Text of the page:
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(featuring some of my personal favorite personalities and some most often asked about)




     "Giant" Gene Arnold
Giant Gene with Dr. Shock at the Vet
(photo courtesy of Giant Gene Arnold)

He started out as a Roman and became a Giant. Dick Clark dubbed the teen senstation "Rick Roman" on American Bandstand in 1956. Gene became established as the "Giant" we know him as today when in 1967, Ron Joseph of WIFI-92FM invited him to co-host his rock- 'n-soul radio show, and the two hosted local TV shows together as well. Their musical tastes soon clashed, and Gene took his more progressive taste and created "Giant Gene's Electric Scene", "Gene Arnold's AM Underground", "Giant Step", among other broadcasts, which featured top rock stars in concert and in-studio interviews. (The name "Giant" came from his fans, because he stood just taller than another popular Philly DJ, WFIL's Long John Wade.) Next, Gene created "Gene Arnold's American Scene", a program which aired nationally every weeknight on CBS radio. Gene co -produced many area concerts with legendary superstars like The Doors, Jimi Hendrix, Steppenwolf, and The Byrds, and was also very much involved in the development of the "Philly Sound" (which you can experience by checking out his great website by clicking the link below, and listening to his new "Sounds of Philly" program.), writing and producing hundreds of records. He has appeared in hundreds of TV spots, including commercials, voice-overs, teen-dance and talk shows, and hosting the Philadelphia portions of top national telethons. His feature film appearances include Dino DeLaurentis' Fighting Back, which was filmed in Philly. Gene and his wife Terry, herself a singer and entertainer, grew up near each other in Philly, met during Gene's TV days as Rick Roman, and were married in 1962. She once had a hit song written by Gene, entitled "There'll Never be a Next Time for Me". Today, Gene produces the "Sounds of Philly" program (see the link below), occasionally guest hosts Rich Levin's show PCTtalk (online and on WPEN-AM) and he and Terry perform voiceovers and narrations for her VoiceTalentsUSA.



Click here to see some great Giant Gene celebrity pics! You'll also be able to listen to Gene's new shows, "Sounds of Philly" and "History of Disco"




Richard Hayes


Richard Herbert Hayes was born in Brooklyn (same as Wee Willie) on Jan. 5, 1930. Beginning in his late teens, Hayes began recording for Mercury records. His first record (of many to follow) , "The Old Master Painter," became the #1 hit on the 1950 Hit Parade. During his stint in the Army, Hayes belonged to "The Talent Patrol," introducing entertainer and emcee Arlene Francis to the troops. Hayes' many TV appearances include The Robert Q. Lewis Show (1956-64), Arthur Godfrey and His Friends (1958-72), Name That Tune (1970-71), The Baby Game, The Big Beat, and The Ed Sullivan Show. He was the original host (1966-67) of the current game show Supermarket Sweep. Many of us Philadelphians best remember Richard for his very warm and congenial talk shows on WWDB-FM and WCAU-AM. In August 1990, the talk show and news staff were let go from WCAU in preparation for the change to WOGL -AM oldies, and that was the last we heard from Richard Hayes on a regular basis. His wife, former child star Peggy Ann Garner, passed away in 1984 of pancreatic cancer.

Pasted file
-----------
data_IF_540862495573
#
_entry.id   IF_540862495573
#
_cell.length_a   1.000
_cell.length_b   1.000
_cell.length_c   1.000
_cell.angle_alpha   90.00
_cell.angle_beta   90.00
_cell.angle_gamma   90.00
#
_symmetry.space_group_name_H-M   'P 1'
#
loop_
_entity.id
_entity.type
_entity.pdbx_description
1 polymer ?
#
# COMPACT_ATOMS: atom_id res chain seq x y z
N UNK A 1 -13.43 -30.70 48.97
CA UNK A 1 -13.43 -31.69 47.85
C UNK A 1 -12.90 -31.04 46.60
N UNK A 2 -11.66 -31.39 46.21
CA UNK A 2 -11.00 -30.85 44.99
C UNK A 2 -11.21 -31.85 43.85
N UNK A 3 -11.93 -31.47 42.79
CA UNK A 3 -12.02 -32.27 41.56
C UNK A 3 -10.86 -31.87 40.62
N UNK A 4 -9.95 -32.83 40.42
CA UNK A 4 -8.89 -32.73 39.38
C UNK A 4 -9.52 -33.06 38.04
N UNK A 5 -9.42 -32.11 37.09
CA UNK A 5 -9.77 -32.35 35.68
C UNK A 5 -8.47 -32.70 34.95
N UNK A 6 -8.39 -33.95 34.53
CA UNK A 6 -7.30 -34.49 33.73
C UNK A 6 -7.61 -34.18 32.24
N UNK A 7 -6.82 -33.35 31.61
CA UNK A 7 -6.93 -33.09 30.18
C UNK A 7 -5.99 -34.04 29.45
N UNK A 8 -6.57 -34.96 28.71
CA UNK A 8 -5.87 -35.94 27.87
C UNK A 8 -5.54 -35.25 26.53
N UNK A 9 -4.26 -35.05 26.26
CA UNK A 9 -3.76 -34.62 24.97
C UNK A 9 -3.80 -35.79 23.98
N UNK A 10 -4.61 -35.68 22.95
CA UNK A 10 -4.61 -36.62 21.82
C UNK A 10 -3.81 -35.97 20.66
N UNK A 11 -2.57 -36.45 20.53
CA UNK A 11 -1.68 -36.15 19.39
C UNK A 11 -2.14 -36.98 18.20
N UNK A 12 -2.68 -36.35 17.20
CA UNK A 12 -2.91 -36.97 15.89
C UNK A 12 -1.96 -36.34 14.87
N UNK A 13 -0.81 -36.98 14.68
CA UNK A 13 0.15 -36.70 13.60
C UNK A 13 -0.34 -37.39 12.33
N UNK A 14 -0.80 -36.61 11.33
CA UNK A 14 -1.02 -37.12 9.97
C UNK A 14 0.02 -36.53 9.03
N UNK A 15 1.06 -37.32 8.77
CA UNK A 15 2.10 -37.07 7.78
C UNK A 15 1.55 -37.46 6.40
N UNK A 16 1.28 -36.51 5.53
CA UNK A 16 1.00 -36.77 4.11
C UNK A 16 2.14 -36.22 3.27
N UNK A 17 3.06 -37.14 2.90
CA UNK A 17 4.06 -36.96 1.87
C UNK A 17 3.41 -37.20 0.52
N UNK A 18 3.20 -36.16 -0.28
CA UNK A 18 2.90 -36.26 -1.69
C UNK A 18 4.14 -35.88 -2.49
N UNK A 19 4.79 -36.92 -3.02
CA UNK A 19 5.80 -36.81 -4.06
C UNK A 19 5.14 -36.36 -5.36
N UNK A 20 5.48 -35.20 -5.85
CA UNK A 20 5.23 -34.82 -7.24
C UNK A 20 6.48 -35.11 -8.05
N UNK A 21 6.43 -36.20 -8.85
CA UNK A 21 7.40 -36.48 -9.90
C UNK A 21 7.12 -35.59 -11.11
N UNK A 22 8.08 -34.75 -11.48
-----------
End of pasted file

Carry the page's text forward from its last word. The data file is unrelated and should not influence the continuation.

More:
click here to hear a 1983 clip from Richard Hayes' show on WCAU-AM



       Chief Halftown


Traynor Ora Halftown was born in 1917 of the Seneca Tribe on the Reservation in upstate New York. He had one of the longest running television shows in history (I personally believe second only to Meet the Press, which began airing in 1947), and personally touched the lives of many thousands of people through his numerous personal appearances.
Chief Halftown started out wanting to be a singer, and made a living singing in nightclubs before serving this great country in the Army in WWII. In late 1950, he began his show at then-WFIL -TV, channel 6, airing cartoons, and teaching lessons and crafts from his Seneca customs and folklore. His show ran until late 1999. During summer weekends, the Chief appeared at Dutch Wonderland until 2001. He was also widely known as an excellent bowler.
Chief Halftown passed away on July 5, 2003 in Absecon, New Jersey, at the age of 86. He and his wife, Margaret, were married for over 50 years.

"Many, many years ago, I went to see Chief Halftown at Gimbel's on 69th St. Then, in 1999, I took my seven-year-old grandson to see him at Dutch Wonderland. I wasn't at all surprised to see that he captivated his young audience with the same warmth and charm that I always remembered. He was a great man and a great teacher, and he can never be replaced. " -Paul Kennedy




 




Speaking of "Philly Memories," author Julius Thompson will soon be bringing many of his own to life in his latest novel, Philly Style and Philly Profile, based on his own experiences as a young man in Philly in the '70's. Philly Style and Philly Profile is the follow-up to A Brownstone in Brooklyn, and is the second part of a trilogy. Part three, The Sound of Midnight, is also currently in the works.

click here to read excerpts and reviews of Julius Thompson's writings and to learn more about the author himself